We have a legal right to fish up to 12 miles. I must not go into the internal politics of Iceland. That would be improper. But where we have a right to fish, we must protect our fishermen if there is any interference.
Will my right hon. Friend keep in mind that it is disturbing to note the new form of negotiation? Our nation could stand firm on an international court ruling. We were safe, and knew where we were. Now we enter into negotiations and give concessions which are the new starting point for other talks. What happened to the procedures that used to exist, under which we did not go into negotiations until behind the scenes we have a clear idea that the other people were prepared to negotiate, instead of weakening the stand and position from which we have to operate?
My hon. Friend is not right, because we have had the interim judgment of the court, which restrains the Icelandic Government from interfering with the rights of British fishermen between the 12-mile limit and the 50-mile limit. It was also said that we should contain our catch within the limits of 170,000 tons. That we have done. We have kept scrupulously to the interim judgment. The final judgment will come in January.
Will the right hon. Gentleman resist the blandishments of the former Leader of the Liberal Party, the right hon. Member for Orkney and Shetland (Mr. Grimond)? There is a major distinction between oil and fish. As the Foreign and Commonwealth Secretary rightly said, we have an international agreement. It is not Britain who has broken it. More than that, there is to be a conference on the law of the sea. I believe that the Government will have the support of the Opposition in a desire to achieve a peaceful solution, but we must protect our seamen.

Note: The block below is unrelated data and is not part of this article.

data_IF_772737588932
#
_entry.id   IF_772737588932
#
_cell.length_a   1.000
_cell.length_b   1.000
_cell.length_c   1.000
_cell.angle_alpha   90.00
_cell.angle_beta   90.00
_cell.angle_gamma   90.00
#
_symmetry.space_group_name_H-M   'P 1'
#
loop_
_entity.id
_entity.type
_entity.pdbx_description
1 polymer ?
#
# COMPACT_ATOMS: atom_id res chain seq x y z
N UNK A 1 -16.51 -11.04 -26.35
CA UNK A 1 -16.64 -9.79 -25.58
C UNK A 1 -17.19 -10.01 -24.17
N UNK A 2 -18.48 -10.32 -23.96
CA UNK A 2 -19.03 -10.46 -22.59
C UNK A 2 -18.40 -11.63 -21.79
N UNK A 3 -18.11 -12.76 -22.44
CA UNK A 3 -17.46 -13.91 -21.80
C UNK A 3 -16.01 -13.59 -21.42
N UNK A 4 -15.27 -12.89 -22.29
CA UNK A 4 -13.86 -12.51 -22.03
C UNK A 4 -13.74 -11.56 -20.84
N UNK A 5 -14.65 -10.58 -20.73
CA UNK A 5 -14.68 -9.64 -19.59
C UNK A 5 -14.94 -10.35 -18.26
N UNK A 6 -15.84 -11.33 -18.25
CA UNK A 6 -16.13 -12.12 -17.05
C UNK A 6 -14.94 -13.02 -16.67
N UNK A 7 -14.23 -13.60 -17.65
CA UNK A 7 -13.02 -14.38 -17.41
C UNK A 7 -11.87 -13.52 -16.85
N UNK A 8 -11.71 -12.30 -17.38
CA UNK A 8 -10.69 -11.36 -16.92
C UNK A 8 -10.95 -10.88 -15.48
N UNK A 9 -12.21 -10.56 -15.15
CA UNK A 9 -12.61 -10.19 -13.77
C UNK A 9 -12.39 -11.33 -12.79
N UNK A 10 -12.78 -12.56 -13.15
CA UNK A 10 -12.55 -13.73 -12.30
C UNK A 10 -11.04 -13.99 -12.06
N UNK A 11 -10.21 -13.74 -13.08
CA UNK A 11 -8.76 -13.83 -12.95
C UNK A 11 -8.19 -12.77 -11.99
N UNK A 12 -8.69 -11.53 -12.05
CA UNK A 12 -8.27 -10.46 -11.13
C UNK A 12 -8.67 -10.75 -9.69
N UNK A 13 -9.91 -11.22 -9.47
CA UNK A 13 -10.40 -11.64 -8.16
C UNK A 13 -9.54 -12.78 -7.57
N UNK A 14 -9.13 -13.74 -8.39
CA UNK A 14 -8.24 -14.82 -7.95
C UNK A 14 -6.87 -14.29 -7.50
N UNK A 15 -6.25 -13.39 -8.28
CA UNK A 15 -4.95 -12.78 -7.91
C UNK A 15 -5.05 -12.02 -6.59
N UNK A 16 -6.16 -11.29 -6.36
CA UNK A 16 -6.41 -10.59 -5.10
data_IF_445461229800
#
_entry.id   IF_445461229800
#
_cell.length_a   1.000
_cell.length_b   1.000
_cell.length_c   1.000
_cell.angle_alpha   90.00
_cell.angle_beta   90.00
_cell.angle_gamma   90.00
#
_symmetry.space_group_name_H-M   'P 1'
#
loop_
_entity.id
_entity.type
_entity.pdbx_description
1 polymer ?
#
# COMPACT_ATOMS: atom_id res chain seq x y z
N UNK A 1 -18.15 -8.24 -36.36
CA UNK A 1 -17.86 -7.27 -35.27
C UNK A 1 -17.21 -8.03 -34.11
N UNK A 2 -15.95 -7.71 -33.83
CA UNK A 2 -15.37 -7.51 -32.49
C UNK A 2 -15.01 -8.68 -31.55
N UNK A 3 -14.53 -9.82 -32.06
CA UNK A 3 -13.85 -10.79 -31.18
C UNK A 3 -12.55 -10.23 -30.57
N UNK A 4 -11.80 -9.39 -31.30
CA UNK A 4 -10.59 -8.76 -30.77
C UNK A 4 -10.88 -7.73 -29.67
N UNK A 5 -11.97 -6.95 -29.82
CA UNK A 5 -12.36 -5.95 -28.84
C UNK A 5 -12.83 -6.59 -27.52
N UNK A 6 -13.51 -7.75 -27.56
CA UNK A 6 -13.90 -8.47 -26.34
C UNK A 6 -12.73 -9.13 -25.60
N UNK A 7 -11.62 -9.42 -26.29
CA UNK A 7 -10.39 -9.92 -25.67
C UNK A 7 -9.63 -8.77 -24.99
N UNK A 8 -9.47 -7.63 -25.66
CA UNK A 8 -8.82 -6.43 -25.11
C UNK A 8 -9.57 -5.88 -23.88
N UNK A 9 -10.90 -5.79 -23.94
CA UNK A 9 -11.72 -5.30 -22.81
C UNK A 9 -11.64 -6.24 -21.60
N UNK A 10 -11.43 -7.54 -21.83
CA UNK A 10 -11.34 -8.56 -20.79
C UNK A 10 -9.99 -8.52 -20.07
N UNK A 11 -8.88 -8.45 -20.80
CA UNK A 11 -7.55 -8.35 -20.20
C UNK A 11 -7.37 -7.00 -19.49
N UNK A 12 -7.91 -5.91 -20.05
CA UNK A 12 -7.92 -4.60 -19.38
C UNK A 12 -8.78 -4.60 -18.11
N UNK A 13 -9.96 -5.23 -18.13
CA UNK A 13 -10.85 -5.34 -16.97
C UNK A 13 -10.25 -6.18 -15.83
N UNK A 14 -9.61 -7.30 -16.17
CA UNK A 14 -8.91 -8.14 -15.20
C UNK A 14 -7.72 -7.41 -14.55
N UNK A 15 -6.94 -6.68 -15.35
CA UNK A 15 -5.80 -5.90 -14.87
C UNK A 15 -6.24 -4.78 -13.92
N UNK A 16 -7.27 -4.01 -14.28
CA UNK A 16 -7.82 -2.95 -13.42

I am grateful to the right hon. Gentleman. We are trying to secure an interim arrangement pending the decision of the law of the sea conference in 1973. Between friendly nations and allies, this should not be very difficult on a modified basis of catch. We are trying to co-operate in this way.
I support my right hon. Friend in all the efforts being made. Is he aware of the very bad position that will result for the port of Tyne? Already the industry there has fallen considerably. Will my right hon. Friend get in touch with my right hon. Friend the Secretary of State for Trade and Industry to find out what will be the effect on the ports and the employment of those who have been engaged in the fishing industry in them? It is very important that everyone should know what will happen to the ports if we cannot obtain a proper and satisfactory agreement on the lines that my right hon. Friend indicated. I should like to know how my right hon. Friend the Secretary of State for Trade and Industry can help the ports that are under great pressure because of the current difficulties.